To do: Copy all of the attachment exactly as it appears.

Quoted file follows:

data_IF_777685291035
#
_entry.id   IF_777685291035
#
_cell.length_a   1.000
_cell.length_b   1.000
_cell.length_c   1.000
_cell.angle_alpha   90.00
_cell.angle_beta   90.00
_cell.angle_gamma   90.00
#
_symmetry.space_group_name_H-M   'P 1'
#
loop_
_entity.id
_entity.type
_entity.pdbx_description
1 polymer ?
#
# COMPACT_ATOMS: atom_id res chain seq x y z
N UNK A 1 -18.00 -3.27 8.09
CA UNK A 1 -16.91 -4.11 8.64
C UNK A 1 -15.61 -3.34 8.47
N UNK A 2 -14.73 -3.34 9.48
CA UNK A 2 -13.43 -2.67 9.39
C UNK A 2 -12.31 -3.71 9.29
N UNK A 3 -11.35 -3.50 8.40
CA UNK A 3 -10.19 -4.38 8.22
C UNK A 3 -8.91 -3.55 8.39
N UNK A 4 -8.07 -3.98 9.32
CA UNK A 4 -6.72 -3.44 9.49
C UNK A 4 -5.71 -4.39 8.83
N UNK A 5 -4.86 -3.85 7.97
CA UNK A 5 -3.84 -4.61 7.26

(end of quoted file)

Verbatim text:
data_IF_777685291035
#
_entry.id   IF_777685291035
#
_cell.length_a   1.000
_cell.length_b   1.000
_cell.length_c   1.000
_cell.angle_alpha   90.00
_cell.angle_beta   90.00
_cell.angle_gamma   90.00
#
_symmetry.space_group_name_H-M   'P 1'
#
loop_
_entity.id
_entity.type
_entity.pdbx_description
1 polymer ?
#
# COMPACT_ATOMS: atom_id res chain seq x y z
N UNK A 1 -18.00 -3.27 8.09
CA UNK A 1 -16.91 -4.11 8.64
C UNK A 1 -15.61 -3.34 8.47
N UNK A 2 -14.73 -3.34 9.48
CA UNK A 2 -13.43 -2.67 9.39
C UNK A 2 -12.31 -3.71 9.29
N UNK A 3 -11.35 -3.50 8.40
CA UNK A 3 -10.19 -4.38 8.22
C UNK A 3 -8.91 -3.55 8.39
N UNK A 4 -8.07 -3.98 9.32
CA UNK A 4 -6.72 -3.44 9.49
C UNK A 4 -5.71 -4.39 8.83
N UNK A 5 -4.86 -3.85 7.97
CA UNK A 5 -3.84 -4.61 7.26